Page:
Auto Review: A Compass to find your way
By Bill Heald - ReminderNews
Featured Article - posted Thu., Jul. 12, 2012
When you consider that Jeep started out during wartime with basically one simple, durable runabout, it’s amazing how the Jeep name now defines such a genuinely diversified line of vehicles. This includes this week’s compact SUV that is designed as much for good fuel economy as it is for utility, and also has commendable all-weather capability and (with two 4X4 systems available) some light off-road ability, as well. The Compass lets you select these systems to suit your needs, depending on how far off the beaten path you wish to wander, so to speak (and you also can have a front-drive only version, if you don’t require 4WD at all). This is one of the Compass’ greatest attributes: the ability to tailor the vehicle to your particular requirements.
Along with your pick of drive wheels, there are three trim levels available (Sport, Altitude and Limited). The engine is either a standard (on 2WD models) 2-liter Inline Four that puts out 158 horsepower, or an optional 2.4-liter Inline Four with 172 horsepower that is standard with the top-of-the-line Limited model and is also found on all 4WD units. Transaxle choices include either a 5-Speed manual transmission or a CVT automatic (standard on the Latitude and Limited models).
As mentioned before, you can outfit your Compass with front-wheel drive, the Freedom Drive I full-time 4x4 system or the Freedom Drive II Off-Road Package with active 4x4 and selectable low-range gearing. That’s a lot of versatility for this segment, and we tested a Limited 4X4 with the 2.4 liter, CVT gearbox and Freedom I drive system. Acceleration is not brisk but adequate, with 60 mph arriving in an average of 9.29 seconds. Ride quality is firm, but bump compliance is very good, which translates to decent control on the road or on milder trails, and the compact size makes for great maneuverability. Our Freedom I AWD system had a center lock as well, for dealing with slipperier conditions.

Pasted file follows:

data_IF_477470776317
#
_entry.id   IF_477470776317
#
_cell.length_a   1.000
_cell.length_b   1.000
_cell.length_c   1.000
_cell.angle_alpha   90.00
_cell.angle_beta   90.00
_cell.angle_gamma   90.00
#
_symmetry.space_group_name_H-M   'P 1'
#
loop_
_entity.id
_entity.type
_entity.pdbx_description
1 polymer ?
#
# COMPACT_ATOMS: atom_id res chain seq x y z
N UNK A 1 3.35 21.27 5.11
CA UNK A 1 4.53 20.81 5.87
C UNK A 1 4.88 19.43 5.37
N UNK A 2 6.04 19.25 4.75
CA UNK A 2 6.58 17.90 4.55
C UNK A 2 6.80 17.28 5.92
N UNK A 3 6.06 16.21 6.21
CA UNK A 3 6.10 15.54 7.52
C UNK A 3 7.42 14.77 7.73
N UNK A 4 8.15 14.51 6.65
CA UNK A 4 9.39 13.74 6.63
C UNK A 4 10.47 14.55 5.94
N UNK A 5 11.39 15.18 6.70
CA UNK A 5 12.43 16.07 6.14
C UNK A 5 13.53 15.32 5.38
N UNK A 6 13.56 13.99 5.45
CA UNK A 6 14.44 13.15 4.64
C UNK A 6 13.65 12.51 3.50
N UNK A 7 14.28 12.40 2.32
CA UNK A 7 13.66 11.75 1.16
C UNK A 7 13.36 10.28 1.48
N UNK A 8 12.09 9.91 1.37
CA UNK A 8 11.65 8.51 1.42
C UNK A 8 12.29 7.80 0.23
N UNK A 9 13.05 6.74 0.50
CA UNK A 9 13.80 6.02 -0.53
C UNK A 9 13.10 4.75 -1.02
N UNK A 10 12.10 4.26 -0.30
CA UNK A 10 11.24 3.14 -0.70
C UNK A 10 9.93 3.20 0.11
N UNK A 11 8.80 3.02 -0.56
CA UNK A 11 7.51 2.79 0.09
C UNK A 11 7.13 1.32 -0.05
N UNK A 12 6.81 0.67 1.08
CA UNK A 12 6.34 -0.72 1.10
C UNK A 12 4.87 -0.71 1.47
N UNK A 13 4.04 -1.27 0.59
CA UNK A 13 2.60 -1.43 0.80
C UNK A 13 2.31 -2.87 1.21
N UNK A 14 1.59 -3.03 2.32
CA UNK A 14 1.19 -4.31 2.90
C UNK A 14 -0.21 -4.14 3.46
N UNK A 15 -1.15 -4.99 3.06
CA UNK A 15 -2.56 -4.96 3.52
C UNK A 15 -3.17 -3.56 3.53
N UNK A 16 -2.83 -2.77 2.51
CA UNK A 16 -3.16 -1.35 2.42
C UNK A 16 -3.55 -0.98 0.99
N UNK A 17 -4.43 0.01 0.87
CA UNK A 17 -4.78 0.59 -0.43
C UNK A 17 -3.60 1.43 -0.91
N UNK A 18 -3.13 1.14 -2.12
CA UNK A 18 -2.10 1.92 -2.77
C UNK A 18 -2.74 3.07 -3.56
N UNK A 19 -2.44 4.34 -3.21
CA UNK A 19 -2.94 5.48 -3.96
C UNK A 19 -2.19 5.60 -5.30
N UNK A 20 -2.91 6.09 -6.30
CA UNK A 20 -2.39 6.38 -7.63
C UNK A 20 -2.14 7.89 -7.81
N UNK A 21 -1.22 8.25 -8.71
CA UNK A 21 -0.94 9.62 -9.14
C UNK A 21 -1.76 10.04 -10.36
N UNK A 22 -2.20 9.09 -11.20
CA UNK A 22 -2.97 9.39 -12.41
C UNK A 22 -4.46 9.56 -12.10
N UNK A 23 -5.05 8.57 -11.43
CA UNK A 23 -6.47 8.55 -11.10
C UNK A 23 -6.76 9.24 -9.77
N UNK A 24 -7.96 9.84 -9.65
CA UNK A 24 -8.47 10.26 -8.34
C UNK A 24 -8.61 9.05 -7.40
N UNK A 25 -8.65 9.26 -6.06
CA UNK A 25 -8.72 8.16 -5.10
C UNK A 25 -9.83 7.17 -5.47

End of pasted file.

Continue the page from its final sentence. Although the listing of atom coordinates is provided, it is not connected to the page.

Inside, the Compass is fairly compact, but boasts some very useful features. Durable leather upholstery is standard in the Limited range, and the front seats offer decent room, while the rear seats offer adequate space for two adults, and the seatbacks fold forward in 60/40 fashion to increase cargo capacity. Up front, the optional Garmin Navigation System proved easy to use, and this system is part of the Premium Audio Package that includes Boston Acoustics sound and fold-down speakers in the liftgate for entertaining while parked. But my favorite feature (and standard on all models) is a removable, rechargeable flashlight above the liftgate. Brilliant. Every vehicle should have this handy torch for emergencies.
The Jeep Compass gets top marks for giving you a lot of ways to configure it to your needs, and offers a lot of standard features that increase its versatility. The 2012 Jeep Compass Limited 4X4 is EPA rated 21 MPG city/26 highway and we saw 23 MPG during a week of mixed driving. The base price was $26,045, and with options our sticker came to $28,919. www.jeep.com